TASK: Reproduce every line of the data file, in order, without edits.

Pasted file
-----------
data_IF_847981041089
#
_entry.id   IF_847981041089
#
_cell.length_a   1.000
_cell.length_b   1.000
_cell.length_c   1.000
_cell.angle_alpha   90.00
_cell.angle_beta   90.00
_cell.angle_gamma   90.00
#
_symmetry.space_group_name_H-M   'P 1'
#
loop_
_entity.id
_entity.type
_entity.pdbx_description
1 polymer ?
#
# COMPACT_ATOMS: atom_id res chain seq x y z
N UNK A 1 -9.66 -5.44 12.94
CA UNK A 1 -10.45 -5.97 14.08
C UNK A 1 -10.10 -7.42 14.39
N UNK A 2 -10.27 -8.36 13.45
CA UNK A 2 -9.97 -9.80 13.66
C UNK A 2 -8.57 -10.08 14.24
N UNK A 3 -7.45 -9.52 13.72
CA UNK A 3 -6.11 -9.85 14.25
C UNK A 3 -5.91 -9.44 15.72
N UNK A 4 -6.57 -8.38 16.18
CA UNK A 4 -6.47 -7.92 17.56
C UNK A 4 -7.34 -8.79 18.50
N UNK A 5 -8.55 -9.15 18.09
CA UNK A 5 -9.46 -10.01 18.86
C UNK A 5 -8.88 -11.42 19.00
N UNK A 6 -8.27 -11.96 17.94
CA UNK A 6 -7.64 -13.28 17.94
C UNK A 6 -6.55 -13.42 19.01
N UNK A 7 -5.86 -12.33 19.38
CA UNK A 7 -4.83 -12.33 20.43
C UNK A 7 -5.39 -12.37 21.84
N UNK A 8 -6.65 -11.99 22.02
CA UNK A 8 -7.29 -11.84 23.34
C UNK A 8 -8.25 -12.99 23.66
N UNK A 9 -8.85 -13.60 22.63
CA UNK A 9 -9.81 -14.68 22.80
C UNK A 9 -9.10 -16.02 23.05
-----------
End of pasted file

data_IF_847981041089
#
_entry.id   IF_847981041089
#
_cell.length_a   1.000
_cell.length_b   1.000
_cell.length_c   1.000
_cell.angle_alpha   90.00
_cell.angle_beta   90.00
_cell.angle_gamma   90.00
#
_symmetry.space_group_name_H-M   'P 1'
#
loop_
_entity.id
_entity.type
_entity.pdbx_description
1 polymer ?
#
# COMPACT_ATOMS: atom_id res chain seq x y z
N UNK A 1 -9.66 -5.44 12.94
CA UNK A 1 -10.45 -5.97 14.08
C UNK A 1 -10.10 -7.42 14.39
N UNK A 2 -10.27 -8.36 13.45
CA UNK A 2 -9.97 -9.80 13.66
C UNK A 2 -8.57 -10.08 14.24
N UNK A 3 -7.45 -9.52 13.72
CA UNK A 3 -6.11 -9.85 14.25
C UNK A 3 -5.91 -9.44 15.72
N UNK A 4 -6.57 -8.38 16.18
CA UNK A 4 -6.47 -7.92 17.56
C UNK A 4 -7.34 -8.79 18.50
N UNK A 5 -8.55 -9.15 18.09
CA UNK A 5 -9.46 -10.01 18.86
C UNK A 5 -8.88 -11.42 19.00
N UNK A 6 -8.27 -11.96 17.94
CA UNK A 6 -7.64 -13.28 17.94
C UNK A 6 -6.55 -13.42 19.01
N UNK A 7 -5.86 -12.33 19.38
CA UNK A 7 -4.83 -12.33 20.43
C UNK A 7 -5.39 -12.37 21.84
N UNK A 8 -6.65 -11.99 22.02
CA UNK A 8 -7.29 -11.84 23.34
C UNK A 8 -8.25 -12.99 23.66
N UNK A 9 -8.85 -13.60 22.63
CA UNK A 9 -9.81 -14.68 22.80
C UNK A 9 -9.10 -16.02 23.05